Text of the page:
Altogether an excellent day out, and a wonderful exploration of a so-far hidden part of Ireland.   And I’m so glad that I can enjoy the evening now with a relaxing beer and a leisurely dinner, rather than having to struggle to stay awake while trying to recover from a ridiculously early start.

Today’s photos (click to enlarge)

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The Slieve Bloom hills are right in the middle of Ireland and not on the tourist trail.   they are not huge – topping out at about 500m / 1500ft, but relatively endowed with public trails Waterfalls upstream on the River Barrow.   The brown colour shows the catchment area must contain a lot of peat.   Or a Guinness factory
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There’s a lost village half way up the hill.   The plaque commemorates the last inhabitants, who moved out in 1962. Ruins of the last inhabited house.   Now being rapidly reclaimed by the forest.   Apparently in the first world war, the area was ploughed and cultivated for food.   But because of the shortage of horses – so many were killed in the war – bullocks were used to pull the ploughs.   It is said that they were shod, just like horses, to protect their hooves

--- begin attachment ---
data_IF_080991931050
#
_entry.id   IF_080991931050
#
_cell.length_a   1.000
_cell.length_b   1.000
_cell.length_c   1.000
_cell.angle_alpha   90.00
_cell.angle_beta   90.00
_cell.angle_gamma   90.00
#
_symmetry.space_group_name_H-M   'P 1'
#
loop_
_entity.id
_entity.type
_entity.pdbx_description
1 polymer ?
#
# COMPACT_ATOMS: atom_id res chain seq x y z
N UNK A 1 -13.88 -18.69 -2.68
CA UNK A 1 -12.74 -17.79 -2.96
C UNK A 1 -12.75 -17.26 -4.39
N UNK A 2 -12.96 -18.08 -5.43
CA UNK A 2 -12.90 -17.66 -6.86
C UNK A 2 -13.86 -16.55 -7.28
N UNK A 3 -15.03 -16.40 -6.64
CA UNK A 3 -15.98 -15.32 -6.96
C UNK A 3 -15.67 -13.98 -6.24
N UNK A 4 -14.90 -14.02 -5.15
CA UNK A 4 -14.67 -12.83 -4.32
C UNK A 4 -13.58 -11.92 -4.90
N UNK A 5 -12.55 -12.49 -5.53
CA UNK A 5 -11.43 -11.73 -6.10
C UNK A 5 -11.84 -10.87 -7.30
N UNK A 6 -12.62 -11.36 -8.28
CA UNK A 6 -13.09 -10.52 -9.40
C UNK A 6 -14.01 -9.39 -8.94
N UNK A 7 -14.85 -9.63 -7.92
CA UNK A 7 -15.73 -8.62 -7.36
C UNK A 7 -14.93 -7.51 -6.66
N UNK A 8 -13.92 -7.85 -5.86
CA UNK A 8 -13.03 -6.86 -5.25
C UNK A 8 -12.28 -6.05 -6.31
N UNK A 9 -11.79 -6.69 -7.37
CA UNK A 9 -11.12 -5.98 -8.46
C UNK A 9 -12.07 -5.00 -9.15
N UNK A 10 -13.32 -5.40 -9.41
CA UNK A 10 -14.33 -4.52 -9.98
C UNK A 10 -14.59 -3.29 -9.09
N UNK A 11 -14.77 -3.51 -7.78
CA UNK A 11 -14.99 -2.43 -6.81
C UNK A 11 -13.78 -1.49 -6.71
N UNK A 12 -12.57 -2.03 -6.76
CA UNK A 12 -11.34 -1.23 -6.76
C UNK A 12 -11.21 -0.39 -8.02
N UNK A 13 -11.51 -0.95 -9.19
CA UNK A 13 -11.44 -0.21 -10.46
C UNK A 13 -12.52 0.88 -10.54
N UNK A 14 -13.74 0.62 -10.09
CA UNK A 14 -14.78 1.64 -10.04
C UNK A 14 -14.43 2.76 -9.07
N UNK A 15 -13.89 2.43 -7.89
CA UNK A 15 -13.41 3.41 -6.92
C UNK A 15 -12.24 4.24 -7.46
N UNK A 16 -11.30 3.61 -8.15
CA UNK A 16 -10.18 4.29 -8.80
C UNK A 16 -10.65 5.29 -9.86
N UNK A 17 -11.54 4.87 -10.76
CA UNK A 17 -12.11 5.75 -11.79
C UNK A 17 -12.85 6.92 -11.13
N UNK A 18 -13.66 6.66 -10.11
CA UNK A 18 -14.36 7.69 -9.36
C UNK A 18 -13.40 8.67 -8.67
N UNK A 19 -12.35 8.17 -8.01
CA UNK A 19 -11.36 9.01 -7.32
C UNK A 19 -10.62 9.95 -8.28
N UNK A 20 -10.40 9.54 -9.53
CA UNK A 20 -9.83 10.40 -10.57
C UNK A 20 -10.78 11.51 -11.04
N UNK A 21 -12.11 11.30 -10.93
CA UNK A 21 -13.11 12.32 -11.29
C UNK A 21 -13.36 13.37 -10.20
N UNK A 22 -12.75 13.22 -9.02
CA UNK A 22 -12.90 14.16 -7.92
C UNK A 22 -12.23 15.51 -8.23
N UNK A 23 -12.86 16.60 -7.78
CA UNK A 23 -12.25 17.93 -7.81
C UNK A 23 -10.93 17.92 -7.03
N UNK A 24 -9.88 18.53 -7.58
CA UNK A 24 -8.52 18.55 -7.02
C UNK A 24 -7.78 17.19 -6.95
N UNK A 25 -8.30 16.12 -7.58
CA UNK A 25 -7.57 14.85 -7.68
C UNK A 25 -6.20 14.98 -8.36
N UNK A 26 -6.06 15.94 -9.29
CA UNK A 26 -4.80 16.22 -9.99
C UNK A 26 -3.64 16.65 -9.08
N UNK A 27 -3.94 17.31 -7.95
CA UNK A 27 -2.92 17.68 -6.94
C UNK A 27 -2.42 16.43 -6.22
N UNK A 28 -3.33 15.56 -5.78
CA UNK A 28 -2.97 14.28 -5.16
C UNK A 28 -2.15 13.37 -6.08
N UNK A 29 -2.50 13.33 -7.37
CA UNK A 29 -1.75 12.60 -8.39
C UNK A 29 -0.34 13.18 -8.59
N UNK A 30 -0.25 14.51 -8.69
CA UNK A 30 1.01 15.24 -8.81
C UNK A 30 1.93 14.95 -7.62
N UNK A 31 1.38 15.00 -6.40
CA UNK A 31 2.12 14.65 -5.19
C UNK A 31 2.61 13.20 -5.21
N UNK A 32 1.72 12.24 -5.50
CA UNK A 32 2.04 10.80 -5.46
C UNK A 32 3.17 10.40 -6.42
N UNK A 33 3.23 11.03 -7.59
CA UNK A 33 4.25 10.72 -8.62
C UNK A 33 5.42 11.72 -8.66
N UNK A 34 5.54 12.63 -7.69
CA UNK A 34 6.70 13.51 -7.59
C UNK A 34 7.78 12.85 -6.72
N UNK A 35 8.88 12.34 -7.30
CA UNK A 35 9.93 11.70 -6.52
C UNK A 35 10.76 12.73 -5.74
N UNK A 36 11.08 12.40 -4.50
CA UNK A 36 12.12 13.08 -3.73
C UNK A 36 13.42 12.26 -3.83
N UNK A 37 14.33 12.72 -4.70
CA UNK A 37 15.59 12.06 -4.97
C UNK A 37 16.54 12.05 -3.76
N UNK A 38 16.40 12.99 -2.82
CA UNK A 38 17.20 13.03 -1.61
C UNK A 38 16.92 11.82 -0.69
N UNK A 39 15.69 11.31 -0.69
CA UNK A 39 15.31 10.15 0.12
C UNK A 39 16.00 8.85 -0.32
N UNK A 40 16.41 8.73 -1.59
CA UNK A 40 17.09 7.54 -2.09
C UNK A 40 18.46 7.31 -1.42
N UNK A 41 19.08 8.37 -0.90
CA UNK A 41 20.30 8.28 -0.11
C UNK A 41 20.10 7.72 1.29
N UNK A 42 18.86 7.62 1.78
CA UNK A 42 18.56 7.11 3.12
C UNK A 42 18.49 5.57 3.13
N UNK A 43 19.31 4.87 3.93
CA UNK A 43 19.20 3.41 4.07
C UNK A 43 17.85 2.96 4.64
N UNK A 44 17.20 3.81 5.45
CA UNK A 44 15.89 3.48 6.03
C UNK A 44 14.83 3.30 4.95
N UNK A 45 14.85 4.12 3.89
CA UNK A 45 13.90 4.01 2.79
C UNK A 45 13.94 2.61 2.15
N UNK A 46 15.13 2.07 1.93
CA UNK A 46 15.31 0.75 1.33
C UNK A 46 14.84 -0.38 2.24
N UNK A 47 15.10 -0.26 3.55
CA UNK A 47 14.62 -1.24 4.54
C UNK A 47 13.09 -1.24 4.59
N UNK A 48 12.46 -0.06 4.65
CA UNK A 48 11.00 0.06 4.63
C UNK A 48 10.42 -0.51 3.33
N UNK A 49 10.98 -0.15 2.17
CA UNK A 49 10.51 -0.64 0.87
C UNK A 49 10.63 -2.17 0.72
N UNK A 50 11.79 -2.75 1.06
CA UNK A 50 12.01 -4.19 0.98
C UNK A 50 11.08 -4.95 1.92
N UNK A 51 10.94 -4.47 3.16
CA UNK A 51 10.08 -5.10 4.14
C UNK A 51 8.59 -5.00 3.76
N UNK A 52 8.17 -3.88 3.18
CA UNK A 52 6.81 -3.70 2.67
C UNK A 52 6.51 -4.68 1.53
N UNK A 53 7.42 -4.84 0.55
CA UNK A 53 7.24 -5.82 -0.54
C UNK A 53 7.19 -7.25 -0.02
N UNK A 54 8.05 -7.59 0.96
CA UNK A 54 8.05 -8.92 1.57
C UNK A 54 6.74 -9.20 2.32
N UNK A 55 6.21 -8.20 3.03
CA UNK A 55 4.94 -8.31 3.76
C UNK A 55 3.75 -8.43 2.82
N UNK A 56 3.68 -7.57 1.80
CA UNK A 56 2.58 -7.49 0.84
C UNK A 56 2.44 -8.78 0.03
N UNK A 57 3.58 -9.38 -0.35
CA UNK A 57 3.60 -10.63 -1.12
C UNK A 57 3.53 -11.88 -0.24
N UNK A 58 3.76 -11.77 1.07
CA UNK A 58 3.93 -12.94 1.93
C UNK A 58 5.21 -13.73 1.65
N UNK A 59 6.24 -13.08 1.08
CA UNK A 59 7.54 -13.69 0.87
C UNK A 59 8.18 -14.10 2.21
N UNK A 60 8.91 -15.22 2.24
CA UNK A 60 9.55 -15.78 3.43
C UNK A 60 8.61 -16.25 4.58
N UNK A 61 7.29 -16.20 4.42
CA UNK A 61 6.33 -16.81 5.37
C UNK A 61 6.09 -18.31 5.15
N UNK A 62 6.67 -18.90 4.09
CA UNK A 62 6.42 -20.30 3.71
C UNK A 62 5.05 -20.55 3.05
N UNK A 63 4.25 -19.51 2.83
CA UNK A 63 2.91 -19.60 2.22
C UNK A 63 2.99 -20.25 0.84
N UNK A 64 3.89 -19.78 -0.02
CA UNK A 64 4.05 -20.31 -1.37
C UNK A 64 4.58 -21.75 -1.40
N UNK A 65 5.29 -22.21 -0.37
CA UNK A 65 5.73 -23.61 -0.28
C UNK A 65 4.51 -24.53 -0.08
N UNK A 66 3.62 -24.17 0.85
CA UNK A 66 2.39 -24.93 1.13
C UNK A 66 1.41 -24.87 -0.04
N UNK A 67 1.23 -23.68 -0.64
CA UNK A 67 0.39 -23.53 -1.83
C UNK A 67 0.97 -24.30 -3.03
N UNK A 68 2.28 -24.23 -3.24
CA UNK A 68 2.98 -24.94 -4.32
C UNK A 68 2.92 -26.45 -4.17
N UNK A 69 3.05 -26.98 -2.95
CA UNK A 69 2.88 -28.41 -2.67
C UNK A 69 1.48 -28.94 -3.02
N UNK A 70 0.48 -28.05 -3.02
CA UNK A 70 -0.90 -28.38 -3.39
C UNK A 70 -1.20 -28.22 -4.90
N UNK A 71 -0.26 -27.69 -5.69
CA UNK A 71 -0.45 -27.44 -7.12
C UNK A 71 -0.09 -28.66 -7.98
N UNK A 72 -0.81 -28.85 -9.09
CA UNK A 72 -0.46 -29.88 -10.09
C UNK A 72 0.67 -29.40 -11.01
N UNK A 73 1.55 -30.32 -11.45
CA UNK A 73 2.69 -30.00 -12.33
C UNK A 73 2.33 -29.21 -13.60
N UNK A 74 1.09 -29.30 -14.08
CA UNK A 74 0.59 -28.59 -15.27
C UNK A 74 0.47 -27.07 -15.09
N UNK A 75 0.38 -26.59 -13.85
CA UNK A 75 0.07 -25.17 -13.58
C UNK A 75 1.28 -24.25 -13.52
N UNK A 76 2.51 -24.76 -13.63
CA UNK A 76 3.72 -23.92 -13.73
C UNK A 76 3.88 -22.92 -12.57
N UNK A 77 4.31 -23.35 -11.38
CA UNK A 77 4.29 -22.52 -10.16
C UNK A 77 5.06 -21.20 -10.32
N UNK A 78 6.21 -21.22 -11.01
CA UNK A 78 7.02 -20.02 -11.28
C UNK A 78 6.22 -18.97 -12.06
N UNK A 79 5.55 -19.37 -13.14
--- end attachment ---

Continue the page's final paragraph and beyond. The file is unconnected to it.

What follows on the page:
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Quite a lot of the trail is board-walked which is great for keeping you out of the bog.   But the wood gets greasy in the wet and they can be a bit hazardous to walk along, especially downhill, as I found out to my cost on the final steep downhill section.   Fortunately only my pride was injured Abundant white fungus growing in the woodland by the path on the way back to car park.   I’m not sure exactly what it is – but one of my mycologist friends thinks it’s Clavaria rugosa, or wrinkled club fungus.   It’s supposed to be edible but I didn’t fancy giving it a try
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Walking through autumnal woodland to the River Barrow and the falls, a little further upstream.  It’s a very meandering river and is actually the second longest in Ireland.   It rises in the Slieve Bloom mountains, where we walking today, and enters the Celtic Sea at Waterford in south-east Ireland